Neither Tony Stewart nor Joey Logano will face any disciplinary action from NASCAR in the wake of the events Sunday at Auto Club Speedway.
There had been some question among fans whether either driver deserved punishment.
Stewart was facing a potential penalty for accosting Logano on pit road, as well for cursing repeatedly in a television interview following the altercation -- though most of the language was bleeped out by Fox.
"Dumb little son-of-a-bitch runs us clear down to the infield," Stewart said to Fox immediately afterward. "He wants to bitch about everybody else and he's the one who drives like a little bitch.
"I'm going to bust his ass."
NASCAR, as has been the case since implementing its' "Boys, have at it" philosophy that encourages aggressive behavior, decided that Stewart's actions didn't cross any line.
"A few years ago, we backed away from micro-managing a driver's emotions," Sprint Cup Series director John Darby said Tuesday during a teleconference. "You would hope in today's world that if somebody didn't win a race they would be upset about it for whatever reason."
At one point it appeared Stewart tried to throw a punch at Logano as both were being restrained by their respective teams.
"A couple of drivers at the end of the race arguing a little bit doesn't create a foul in our world today," Darby said. "The crews did a great job of managing their drivers to make sure it didn't cross the line to where there was physical violence or anything like that. That's what you'd hope for."
The sanctioning body also determined that Logano did not intentionally wreck Denny Hamlin and the two were merely racing hard for the win when the two made contact in Turn 3, which resulted in Hamlin hitting the inside concrete retaining wall head-on.
Hamlin suffered a compression fracture of his L1 vertebrae and is facing the possibility of missing some races while he recuperates.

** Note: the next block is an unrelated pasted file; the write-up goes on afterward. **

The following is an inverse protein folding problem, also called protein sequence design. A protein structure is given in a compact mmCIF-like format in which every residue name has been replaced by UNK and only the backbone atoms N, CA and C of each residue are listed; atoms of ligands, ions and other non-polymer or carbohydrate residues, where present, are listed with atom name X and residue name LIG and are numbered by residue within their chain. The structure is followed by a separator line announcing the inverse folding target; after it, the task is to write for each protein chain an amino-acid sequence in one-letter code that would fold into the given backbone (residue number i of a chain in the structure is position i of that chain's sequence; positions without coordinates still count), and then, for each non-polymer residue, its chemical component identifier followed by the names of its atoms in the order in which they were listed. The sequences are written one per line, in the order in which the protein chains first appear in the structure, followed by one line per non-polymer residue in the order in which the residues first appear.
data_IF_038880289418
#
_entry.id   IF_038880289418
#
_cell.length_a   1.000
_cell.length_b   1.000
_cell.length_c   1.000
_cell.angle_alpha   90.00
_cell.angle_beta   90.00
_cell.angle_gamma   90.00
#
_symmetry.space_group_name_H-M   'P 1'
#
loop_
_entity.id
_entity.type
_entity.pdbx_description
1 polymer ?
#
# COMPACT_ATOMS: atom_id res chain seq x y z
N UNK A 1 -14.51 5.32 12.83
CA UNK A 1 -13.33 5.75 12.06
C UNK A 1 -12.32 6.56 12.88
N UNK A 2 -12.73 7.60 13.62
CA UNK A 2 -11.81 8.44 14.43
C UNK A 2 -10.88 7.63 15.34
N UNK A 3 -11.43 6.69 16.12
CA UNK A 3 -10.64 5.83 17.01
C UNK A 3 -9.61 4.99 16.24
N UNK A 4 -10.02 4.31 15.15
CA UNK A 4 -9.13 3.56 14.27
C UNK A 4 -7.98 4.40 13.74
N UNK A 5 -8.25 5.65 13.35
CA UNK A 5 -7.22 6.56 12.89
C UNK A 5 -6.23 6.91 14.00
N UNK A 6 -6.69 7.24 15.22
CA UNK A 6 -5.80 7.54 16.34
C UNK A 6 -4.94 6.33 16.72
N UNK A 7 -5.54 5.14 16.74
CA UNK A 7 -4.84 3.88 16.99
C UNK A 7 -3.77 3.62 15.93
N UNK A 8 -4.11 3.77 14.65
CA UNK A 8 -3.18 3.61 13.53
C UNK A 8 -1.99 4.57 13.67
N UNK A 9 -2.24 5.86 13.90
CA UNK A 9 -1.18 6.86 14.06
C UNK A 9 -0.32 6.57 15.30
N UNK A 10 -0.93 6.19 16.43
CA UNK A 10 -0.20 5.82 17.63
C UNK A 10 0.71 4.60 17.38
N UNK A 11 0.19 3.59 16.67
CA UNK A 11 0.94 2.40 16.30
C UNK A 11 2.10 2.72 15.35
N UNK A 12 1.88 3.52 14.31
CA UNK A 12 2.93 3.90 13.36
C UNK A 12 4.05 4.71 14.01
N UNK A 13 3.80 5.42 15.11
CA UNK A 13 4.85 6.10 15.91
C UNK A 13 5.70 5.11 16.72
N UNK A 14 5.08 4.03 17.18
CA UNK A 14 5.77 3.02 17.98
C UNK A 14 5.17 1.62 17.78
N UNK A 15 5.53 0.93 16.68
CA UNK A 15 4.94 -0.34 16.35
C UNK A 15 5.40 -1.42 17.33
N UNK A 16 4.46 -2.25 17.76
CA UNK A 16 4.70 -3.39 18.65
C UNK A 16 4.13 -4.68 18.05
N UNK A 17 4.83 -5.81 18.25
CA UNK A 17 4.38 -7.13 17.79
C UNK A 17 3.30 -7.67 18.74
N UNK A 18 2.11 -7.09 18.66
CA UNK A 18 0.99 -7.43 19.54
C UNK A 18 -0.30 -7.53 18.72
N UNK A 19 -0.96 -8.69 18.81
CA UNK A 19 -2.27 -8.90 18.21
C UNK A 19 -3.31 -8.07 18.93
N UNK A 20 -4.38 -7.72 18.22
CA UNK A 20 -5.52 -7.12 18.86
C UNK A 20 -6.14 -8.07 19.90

Logano also was cleared for his role in the pit road skirmish with Stewart.
As for why SAFER barriers haven't been installed on every wall surrounding the racing surface, Darby equated it "walking before you run" but did say that each track is evaluated annually and recommendations are made if there is a particular part of the track that NASCAR has concern with.
"As we go to each racetrack and that same evaluation happens, there's a constant growth of SAFER barriers and closing gates and redesigning gates and wheel fences and the whole project," Darby said. "It's an evolution.
"In light of Denny's accident, I'm sure that there will be more investigations done in that area of the racetrack. I also feel very positive about the fact that if a recommendation is made, that the Speedway will be very proactive in helping getting that resolved."
Darby also reiterated that NASCAR is not looking into a rule change that would prohibit blocking as some other forms of motor sports enforce.
"With Sprint Cup Series racing, obviously being far above a lot of the other forms of racing as far as competitiveness, we are going to have close racing," Darby said. "We are going to have close front-to-rear racing, and there's a lot of that that's just part of competition.
"As good as the racing has been and as exciting as it's been, I don't think we need to jump in the middle of any of that and screw it up."